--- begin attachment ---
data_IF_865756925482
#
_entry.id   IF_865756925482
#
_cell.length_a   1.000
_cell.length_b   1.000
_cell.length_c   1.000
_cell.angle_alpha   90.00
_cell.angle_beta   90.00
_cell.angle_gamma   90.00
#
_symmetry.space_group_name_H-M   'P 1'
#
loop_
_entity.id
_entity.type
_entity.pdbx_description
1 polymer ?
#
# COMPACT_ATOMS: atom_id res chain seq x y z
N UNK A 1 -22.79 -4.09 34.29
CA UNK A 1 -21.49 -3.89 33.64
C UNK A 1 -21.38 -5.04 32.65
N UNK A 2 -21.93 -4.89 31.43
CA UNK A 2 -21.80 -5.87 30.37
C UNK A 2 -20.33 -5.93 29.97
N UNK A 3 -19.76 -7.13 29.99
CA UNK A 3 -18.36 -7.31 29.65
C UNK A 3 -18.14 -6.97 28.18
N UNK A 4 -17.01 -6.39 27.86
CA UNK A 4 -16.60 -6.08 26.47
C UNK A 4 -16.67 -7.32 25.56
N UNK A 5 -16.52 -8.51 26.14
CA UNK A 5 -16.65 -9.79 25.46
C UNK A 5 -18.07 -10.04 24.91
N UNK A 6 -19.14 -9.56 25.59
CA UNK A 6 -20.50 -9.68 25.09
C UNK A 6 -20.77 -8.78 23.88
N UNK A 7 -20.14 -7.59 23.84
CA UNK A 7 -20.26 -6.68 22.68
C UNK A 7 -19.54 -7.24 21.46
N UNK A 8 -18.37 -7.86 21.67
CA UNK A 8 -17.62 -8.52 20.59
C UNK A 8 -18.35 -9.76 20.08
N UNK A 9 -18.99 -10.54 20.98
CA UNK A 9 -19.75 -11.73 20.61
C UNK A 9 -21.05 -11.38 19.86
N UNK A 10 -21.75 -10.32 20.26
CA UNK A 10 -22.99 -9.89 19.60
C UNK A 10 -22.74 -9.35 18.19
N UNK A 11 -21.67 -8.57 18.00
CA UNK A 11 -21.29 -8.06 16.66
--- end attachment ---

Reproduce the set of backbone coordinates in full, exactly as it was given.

data_IF_865756925482
#
_entry.id   IF_865756925482
#
_cell.length_a   1.000
_cell.length_b   1.000
_cell.length_c   1.000
_cell.angle_alpha   90.00
_cell.angle_beta   90.00
_cell.angle_gamma   90.00
#
_symmetry.space_group_name_H-M   'P 1'
#
loop_
_entity.id
_entity.type
_entity.pdbx_description
1 polymer ?
#
# COMPACT_ATOMS: atom_id res chain seq x y z
N UNK A 1 -22.79 -4.09 34.29
CA UNK A 1 -21.49 -3.89 33.64
C UNK A 1 -21.38 -5.04 32.65
N UNK A 2 -21.93 -4.89 31.43
CA UNK A 2 -21.80 -5.87 30.37
C UNK A 2 -20.33 -5.93 29.97
N UNK A 3 -19.76 -7.13 29.99
CA UNK A 3 -18.36 -7.31 29.65
C UNK A 3 -18.14 -6.97 28.18
N UNK A 4 -17.01 -6.39 27.86
CA UNK A 4 -16.60 -6.08 26.47
C UNK A 4 -16.67 -7.32 25.56
N UNK A 5 -16.52 -8.51 26.14
CA UNK A 5 -16.65 -9.79 25.46
C UNK A 5 -18.07 -10.04 24.91
N UNK A 6 -19.14 -9.56 25.59
CA UNK A 6 -20.50 -9.68 25.09
C UNK A 6 -20.77 -8.78 23.88
N UNK A 7 -20.14 -7.59 23.84
CA UNK A 7 -20.26 -6.68 22.68
C UNK A 7 -19.54 -7.24 21.46
N UNK A 8 -18.37 -7.86 21.67
CA UNK A 8 -17.62 -8.52 20.59
C UNK A 8 -18.35 -9.76 20.08
N UNK A 9 -18.99 -10.54 20.98
CA UNK A 9 -19.75 -11.73 20.61
C UNK A 9 -21.05 -11.38 19.86
N UNK A 10 -21.75 -10.32 20.26
CA UNK A 10 -22.99 -9.89 19.60
C UNK A 10 -22.74 -9.35 18.19
N UNK A 11 -21.67 -8.57 18.00
CA UNK A 11 -21.29 -8.06 16.66